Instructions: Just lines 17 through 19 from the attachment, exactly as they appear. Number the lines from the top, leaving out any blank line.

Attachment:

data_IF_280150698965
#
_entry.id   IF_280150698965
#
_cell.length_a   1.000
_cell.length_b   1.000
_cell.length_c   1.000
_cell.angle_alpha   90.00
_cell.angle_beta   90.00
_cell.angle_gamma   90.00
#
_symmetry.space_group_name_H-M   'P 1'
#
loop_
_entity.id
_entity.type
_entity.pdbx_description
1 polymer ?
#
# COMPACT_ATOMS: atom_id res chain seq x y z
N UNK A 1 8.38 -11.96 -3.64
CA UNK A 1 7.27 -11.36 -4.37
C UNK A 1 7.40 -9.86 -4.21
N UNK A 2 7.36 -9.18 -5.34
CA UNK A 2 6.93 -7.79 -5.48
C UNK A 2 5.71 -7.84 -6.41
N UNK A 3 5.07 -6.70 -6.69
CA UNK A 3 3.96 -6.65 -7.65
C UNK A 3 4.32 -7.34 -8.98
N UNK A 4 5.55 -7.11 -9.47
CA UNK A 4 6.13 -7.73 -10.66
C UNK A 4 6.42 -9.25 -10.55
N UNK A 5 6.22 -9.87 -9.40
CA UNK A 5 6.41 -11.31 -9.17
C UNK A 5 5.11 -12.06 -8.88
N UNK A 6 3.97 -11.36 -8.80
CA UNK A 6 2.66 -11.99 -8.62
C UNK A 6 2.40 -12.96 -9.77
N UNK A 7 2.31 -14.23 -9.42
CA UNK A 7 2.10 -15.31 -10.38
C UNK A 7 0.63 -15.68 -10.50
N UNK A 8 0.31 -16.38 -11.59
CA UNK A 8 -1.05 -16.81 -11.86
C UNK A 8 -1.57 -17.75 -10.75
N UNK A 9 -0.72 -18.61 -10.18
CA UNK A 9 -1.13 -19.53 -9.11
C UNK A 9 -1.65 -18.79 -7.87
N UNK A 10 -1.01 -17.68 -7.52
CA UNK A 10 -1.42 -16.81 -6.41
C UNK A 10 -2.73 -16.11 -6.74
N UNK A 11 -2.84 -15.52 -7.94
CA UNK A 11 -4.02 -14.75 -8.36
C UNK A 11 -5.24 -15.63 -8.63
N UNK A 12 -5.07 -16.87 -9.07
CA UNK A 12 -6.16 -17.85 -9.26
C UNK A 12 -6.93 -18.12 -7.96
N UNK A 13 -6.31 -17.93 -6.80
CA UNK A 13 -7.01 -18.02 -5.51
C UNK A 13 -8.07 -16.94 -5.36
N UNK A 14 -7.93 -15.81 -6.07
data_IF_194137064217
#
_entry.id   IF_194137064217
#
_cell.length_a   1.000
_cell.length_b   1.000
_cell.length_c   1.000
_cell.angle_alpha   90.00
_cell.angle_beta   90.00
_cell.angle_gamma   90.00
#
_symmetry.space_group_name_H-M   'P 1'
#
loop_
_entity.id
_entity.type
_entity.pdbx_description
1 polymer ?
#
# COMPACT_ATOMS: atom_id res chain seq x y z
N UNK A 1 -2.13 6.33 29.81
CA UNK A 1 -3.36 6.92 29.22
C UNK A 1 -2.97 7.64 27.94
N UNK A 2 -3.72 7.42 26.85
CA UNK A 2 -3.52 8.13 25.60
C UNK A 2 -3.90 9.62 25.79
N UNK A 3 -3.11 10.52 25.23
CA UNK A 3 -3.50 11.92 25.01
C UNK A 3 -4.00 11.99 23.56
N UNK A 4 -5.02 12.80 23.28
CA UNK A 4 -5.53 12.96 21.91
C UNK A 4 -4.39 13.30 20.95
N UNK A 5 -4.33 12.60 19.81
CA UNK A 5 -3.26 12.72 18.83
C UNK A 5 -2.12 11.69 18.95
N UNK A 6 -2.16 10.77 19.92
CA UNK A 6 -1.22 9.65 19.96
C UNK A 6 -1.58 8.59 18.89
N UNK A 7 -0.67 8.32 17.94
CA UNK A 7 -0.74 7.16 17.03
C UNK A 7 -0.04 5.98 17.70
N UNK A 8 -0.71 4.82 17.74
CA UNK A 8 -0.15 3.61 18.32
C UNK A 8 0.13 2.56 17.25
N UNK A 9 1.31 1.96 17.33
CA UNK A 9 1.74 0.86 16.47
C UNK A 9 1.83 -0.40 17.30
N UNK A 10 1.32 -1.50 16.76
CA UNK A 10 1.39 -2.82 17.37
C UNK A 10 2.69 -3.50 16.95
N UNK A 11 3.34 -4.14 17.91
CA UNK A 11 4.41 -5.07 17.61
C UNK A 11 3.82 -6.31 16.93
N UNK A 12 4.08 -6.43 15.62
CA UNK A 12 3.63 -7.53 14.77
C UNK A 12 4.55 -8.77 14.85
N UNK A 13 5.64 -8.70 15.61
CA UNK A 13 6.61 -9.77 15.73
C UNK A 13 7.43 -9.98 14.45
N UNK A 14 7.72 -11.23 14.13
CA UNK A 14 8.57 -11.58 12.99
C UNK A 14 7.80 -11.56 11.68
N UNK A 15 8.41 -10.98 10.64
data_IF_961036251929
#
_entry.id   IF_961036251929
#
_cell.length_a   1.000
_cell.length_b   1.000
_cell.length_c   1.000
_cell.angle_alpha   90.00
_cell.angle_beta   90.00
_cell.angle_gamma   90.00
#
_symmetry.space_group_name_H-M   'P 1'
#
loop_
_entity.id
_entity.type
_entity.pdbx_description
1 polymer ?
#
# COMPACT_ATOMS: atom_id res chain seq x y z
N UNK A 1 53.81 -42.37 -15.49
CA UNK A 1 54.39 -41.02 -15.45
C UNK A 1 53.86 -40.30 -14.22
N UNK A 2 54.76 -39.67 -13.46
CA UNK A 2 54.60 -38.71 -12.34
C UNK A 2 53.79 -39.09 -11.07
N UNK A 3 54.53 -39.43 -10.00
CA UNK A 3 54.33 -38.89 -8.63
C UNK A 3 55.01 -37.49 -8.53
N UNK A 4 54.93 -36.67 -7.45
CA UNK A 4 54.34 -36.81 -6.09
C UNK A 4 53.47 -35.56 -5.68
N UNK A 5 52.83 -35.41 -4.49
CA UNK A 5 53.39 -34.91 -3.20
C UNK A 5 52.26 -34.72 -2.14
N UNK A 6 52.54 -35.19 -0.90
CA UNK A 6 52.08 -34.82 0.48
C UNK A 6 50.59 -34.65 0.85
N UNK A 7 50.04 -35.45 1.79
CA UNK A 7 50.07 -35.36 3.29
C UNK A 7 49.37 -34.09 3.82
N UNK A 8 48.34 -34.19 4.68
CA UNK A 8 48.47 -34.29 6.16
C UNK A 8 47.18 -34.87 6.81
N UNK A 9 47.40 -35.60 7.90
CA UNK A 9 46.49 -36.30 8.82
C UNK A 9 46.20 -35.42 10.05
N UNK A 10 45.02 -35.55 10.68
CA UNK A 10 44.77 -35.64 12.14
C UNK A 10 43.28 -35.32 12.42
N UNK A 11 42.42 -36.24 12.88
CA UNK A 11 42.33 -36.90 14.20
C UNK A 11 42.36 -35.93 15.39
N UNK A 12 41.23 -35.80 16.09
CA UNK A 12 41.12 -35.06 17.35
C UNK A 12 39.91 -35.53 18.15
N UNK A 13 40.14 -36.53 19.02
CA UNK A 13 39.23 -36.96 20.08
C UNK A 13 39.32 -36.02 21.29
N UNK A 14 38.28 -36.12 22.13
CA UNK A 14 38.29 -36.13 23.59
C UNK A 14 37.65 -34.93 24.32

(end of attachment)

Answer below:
_entity.pdbx_description
1 polymer ?
#